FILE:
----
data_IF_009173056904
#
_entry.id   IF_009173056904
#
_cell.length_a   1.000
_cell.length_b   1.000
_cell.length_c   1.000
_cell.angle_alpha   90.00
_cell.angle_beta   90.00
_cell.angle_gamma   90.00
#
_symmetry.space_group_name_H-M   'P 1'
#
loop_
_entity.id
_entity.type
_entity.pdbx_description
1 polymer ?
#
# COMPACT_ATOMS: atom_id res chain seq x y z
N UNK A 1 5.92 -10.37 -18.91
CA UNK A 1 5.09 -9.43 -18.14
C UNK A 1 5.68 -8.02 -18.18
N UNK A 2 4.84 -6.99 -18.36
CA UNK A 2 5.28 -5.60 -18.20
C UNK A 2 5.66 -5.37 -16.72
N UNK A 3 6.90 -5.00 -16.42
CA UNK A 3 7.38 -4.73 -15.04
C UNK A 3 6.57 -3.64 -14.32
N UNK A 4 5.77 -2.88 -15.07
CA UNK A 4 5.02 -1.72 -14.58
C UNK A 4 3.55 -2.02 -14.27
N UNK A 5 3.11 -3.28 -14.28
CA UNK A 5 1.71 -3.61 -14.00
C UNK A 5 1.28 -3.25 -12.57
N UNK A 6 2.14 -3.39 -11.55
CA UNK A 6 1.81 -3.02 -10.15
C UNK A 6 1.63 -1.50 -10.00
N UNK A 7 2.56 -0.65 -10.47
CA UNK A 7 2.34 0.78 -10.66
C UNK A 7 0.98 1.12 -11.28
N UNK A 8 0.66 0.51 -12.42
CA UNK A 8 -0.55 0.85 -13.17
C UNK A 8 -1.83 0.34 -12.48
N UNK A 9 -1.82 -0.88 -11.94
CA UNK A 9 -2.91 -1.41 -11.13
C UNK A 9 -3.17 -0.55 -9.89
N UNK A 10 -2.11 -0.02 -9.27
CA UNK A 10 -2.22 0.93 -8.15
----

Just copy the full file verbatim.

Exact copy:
data_IF_009173056904
#
_entry.id   IF_009173056904
#
_cell.length_a   1.000
_cell.length_b   1.000
_cell.length_c   1.000
_cell.angle_alpha   90.00
_cell.angle_beta   90.00
_cell.angle_gamma   90.00
#
_symmetry.space_group_name_H-M   'P 1'
#
loop_
_entity.id
_entity.type
_entity.pdbx_description
1 polymer ?
#
# COMPACT_ATOMS: atom_id res chain seq x y z
N UNK A 1 5.92 -10.37 -18.91
CA UNK A 1 5.09 -9.43 -18.14
C UNK A 1 5.68 -8.02 -18.18
N UNK A 2 4.84 -6.99 -18.36
CA UNK A 2 5.28 -5.60 -18.20
C UNK A 2 5.66 -5.37 -16.72
N UNK A 3 6.90 -5.00 -16.42
CA UNK A 3 7.38 -4.73 -15.04
C UNK A 3 6.57 -3.64 -14.32
N UNK A 4 5.77 -2.88 -15.07
CA UNK A 4 5.02 -1.72 -14.58
C UNK A 4 3.55 -2.02 -14.27
N UNK A 5 3.11 -3.28 -14.28
CA UNK A 5 1.71 -3.61 -14.00
C UNK A 5 1.28 -3.25 -12.57
N UNK A 6 2.14 -3.39 -11.55
CA UNK A 6 1.81 -3.02 -10.15
C UNK A 6 1.63 -1.50 -10.00
N UNK A 7 2.56 -0.65 -10.47
CA UNK A 7 2.34 0.78 -10.66
C UNK A 7 0.98 1.12 -11.28
N UNK A 8 0.66 0.51 -12.42
CA UNK A 8 -0.55 0.85 -13.17
C UNK A 8 -1.83 0.34 -12.48
N UNK A 9 -1.82 -0.88 -11.94
CA UNK A 9 -2.91 -1.41 -11.13
C UNK A 9 -3.17 -0.55 -9.89
N UNK A 10 -2.11 -0.02 -9.27
CA UNK A 10 -2.22 0.93 -8.15